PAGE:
As he wrapped up a two-day trip to Hanoi, his first visit to Vietnam, President Biden on Monday made a point of stopping by a memorial to his old friend, Senator John McCain, the famed prisoner of war who was later instrumental in forging reconciliation with a onetime enemy.
Mr. Biden brought John Kerry, another combat veteran-turned-senator who ultimately joined Mr. McCain to normalize relations between Washington and Hanoi in 1995. For Mr. McCain and Mr. Kerry, the bloody battles of Vietnam changed their lives, leaving scar tissue so indelible that it shaped their thinking and careers for decades.
Mr. Biden’s relationship to Vietnam and the war, however, was drastically different. While a contemporary of his two veteran friends, Mr. Biden never served in uniform, yet neither did he protest the war along with others of his age. He was too busy, he has said, getting an education, starting a family and entering politics. While he opposed the war, it did not define him, and he brought little baggage when he landed in Hanoi on a diplomatic mission this week.
For Mr. Biden, then, agreeing to a new strategic relationship with Vietnam during his trip was more about countering China than about exorcising ghosts of the past. It was apragmatic geopolitical calculation: Vietnam wants more distance from Beijing, and the United States wants more friends in the region.
The fact that a large bust of Ho Chi Minh looked on as he sealed the deal with Vietnam’s Communist leader, Nguyen Phu Trong, went unremarked on. So did the many tons of American bombs that once fell on this colonial city. For that matter, the repression of the current government barely rated a couple of boilerplate sentences from the president.
Instead, Mr. Biden talked effusively of the virtues of rapprochement. “I’m incredibly proud of how our nations and our people have built trust and understanding over the decades and worked to repair the painful legacy the war left on both our nations,” he said during his meeting with Mr. Trong.
The two sides on Monday put that on display with an exchange of items symbolizing how they have moved on. Two American veterans returned a diary recovered on the battlefield in 1967 to the Vietnamese soldier who wrote it. Vietnamese officials presented Secretary of State Antony J. Blinken with identification cards of U.S. troops still missing in action.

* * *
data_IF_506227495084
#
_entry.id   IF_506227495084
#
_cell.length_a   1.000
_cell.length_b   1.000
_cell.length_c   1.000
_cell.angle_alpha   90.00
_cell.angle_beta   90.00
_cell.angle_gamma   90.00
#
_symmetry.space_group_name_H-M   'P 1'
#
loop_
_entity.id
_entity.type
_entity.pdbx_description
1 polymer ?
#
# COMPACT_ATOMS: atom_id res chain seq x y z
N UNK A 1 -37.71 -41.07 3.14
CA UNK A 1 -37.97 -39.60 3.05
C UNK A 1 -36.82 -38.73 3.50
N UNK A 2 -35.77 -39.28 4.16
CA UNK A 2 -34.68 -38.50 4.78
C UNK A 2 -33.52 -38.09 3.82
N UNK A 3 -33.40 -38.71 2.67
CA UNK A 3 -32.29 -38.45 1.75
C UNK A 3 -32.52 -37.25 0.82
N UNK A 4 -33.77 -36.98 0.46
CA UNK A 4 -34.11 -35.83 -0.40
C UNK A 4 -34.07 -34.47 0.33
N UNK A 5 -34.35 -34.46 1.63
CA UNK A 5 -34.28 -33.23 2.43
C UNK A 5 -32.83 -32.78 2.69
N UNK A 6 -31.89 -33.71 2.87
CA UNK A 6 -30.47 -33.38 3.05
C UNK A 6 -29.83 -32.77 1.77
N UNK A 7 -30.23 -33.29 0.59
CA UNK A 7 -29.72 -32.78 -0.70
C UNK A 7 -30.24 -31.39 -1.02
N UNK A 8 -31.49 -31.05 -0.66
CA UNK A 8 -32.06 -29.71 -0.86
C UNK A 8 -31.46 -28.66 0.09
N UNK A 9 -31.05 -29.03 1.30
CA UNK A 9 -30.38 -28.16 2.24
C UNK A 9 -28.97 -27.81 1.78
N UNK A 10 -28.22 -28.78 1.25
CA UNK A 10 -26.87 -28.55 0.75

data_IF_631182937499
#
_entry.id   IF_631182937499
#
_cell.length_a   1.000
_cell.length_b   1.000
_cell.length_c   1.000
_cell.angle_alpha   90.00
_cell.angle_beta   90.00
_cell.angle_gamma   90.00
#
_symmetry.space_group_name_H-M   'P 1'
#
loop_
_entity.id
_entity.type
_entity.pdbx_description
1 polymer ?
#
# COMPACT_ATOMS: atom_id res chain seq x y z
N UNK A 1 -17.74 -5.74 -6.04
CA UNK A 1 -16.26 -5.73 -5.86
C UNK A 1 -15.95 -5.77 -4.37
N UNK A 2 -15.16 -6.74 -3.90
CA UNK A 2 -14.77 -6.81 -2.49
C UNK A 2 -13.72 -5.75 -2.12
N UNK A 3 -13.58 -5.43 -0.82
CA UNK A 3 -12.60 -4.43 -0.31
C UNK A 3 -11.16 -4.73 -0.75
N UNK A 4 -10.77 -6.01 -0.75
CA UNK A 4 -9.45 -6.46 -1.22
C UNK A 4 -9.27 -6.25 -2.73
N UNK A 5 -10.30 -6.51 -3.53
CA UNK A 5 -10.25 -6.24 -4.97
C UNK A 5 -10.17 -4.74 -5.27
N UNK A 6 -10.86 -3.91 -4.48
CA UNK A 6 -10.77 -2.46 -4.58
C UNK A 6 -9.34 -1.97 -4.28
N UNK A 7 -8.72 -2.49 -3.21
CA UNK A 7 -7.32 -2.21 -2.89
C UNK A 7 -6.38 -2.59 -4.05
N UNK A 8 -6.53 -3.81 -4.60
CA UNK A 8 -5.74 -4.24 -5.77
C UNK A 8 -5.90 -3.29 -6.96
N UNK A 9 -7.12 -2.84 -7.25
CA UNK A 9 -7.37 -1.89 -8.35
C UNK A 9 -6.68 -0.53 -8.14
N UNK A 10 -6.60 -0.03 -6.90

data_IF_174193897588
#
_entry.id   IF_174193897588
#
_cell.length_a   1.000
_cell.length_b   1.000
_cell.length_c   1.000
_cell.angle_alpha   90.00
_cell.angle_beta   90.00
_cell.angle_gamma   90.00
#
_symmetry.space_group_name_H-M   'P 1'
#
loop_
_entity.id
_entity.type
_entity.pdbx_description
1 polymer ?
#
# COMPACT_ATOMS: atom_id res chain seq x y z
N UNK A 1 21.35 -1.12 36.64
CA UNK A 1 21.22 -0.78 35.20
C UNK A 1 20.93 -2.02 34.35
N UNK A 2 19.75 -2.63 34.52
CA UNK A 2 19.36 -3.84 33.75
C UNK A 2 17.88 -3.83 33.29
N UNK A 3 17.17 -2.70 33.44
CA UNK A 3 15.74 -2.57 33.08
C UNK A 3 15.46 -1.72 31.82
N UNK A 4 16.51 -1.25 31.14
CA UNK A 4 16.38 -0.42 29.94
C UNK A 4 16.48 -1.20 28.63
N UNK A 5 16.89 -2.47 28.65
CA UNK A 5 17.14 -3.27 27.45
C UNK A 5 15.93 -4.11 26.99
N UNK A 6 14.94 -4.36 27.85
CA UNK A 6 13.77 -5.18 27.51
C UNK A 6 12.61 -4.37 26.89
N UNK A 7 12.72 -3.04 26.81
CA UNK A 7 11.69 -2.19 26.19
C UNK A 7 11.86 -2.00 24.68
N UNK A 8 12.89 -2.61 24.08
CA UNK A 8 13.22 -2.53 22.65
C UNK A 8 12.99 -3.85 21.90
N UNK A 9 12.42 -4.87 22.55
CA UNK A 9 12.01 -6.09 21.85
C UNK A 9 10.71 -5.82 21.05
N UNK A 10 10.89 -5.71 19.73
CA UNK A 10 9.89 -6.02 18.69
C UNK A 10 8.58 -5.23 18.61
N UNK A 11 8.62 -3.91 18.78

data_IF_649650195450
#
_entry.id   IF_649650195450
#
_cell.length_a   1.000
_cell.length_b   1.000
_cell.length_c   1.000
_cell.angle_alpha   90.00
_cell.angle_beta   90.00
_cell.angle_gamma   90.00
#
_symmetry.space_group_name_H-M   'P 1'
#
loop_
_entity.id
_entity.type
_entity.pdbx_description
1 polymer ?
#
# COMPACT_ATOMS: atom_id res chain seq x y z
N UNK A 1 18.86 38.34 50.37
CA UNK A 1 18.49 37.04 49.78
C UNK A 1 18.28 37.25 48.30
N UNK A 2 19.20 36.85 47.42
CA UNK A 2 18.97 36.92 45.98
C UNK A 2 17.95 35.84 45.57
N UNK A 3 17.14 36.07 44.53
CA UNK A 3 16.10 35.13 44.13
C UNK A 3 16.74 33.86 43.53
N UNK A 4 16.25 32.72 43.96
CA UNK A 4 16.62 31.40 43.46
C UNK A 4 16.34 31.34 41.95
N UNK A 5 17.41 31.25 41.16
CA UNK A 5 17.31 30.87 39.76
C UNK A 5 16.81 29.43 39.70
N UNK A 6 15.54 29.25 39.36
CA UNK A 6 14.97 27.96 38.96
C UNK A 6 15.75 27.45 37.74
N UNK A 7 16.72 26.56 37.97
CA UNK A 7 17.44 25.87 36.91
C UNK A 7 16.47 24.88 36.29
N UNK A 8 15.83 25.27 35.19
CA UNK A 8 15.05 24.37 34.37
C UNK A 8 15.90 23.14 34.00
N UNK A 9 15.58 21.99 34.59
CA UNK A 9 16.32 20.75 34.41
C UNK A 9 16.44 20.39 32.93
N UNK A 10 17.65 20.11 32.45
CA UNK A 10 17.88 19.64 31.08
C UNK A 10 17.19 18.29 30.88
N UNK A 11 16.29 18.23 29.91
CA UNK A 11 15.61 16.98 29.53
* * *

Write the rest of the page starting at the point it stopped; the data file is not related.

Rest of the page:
To the extent that the Vietnam War influences Mr. Biden today, it is a cautionary tale of misguided use of force overseas — one that most recently informed his decision to pull American forces out of Afghanistan after 20 years. As it happened, the chaotic withdrawal from Kabul in 2021 reminded many of the searing image of an American helicopter taking off from the roof of a Saigon building in 1975, the symbol of an ignominious ending to a disastrous war.
“I think he learned to dig in hard to find out what’s really going on and what the facts are and don’t necessarily take conventional wisdom, but be suspicious,” Mr. Kerry, a Democrat who represented Massachusetts and now serves as Mr. Biden’s climate envoy, said in an interview. “He’s made comments to me about feeling the responsibility to make sure that as president you don’t get yourself into an unwanted war.”
Former Senator Chuck Hagel, a Republican from Nebraska and another Vietnam veteran who served with Mr. Biden in Congress, said in a separate interview from the United States that the future president often contemplated the enduring meaning of that war.
“Biden and I spoke often about Vietnam and its consequences,” said Mr. Hagel, who also served with Mr. Biden in President Barack Obama’s administration as defense secretary. “How we disastrously drifted into a needless war that cost America over 58,000 lives and caused political chaos in the U.S.”
“Lessons learned,” he added. “I think those lessons have very much underpinned Biden’s foreign policy thinking and philosophy: Caution. Careful analysis.”
Mr. Biden is the fourth member of the Vietnam generation to be president and the fourth who did not serve in the war, but the first for whom it has not been much of a political headache. Bill Clinton, George W. Bush and Donald J. Trump were all attacked for the ways they avoided Vietnam.